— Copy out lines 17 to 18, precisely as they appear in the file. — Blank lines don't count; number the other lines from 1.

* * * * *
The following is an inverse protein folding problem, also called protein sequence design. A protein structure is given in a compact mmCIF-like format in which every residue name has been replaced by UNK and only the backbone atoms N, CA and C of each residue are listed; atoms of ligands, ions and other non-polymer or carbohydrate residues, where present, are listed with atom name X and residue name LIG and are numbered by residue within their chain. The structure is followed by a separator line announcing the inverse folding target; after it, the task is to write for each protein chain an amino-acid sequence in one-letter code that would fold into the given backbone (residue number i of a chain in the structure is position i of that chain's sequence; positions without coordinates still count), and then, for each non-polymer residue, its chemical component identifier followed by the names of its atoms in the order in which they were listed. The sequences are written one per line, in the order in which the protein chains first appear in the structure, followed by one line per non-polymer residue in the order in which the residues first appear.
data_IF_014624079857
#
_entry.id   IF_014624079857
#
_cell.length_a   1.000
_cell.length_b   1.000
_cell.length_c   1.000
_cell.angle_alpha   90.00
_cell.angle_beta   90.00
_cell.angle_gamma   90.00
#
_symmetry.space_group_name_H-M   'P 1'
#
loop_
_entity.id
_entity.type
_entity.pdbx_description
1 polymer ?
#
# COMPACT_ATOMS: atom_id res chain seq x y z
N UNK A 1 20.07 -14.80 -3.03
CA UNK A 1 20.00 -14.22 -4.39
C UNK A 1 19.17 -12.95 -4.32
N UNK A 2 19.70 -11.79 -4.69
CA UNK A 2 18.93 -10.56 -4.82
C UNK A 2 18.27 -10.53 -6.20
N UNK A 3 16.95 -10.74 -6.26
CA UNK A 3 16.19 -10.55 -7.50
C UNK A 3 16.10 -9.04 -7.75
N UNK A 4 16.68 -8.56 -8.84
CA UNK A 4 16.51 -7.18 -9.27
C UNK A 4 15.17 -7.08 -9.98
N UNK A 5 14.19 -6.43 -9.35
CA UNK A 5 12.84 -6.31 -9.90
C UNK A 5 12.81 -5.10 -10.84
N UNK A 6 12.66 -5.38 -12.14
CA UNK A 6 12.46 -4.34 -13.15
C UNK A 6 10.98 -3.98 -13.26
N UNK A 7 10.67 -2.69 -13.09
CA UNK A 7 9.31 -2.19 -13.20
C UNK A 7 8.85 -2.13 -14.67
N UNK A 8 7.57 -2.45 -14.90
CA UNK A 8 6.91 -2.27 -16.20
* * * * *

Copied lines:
_entity.type
_entity.pdbx_description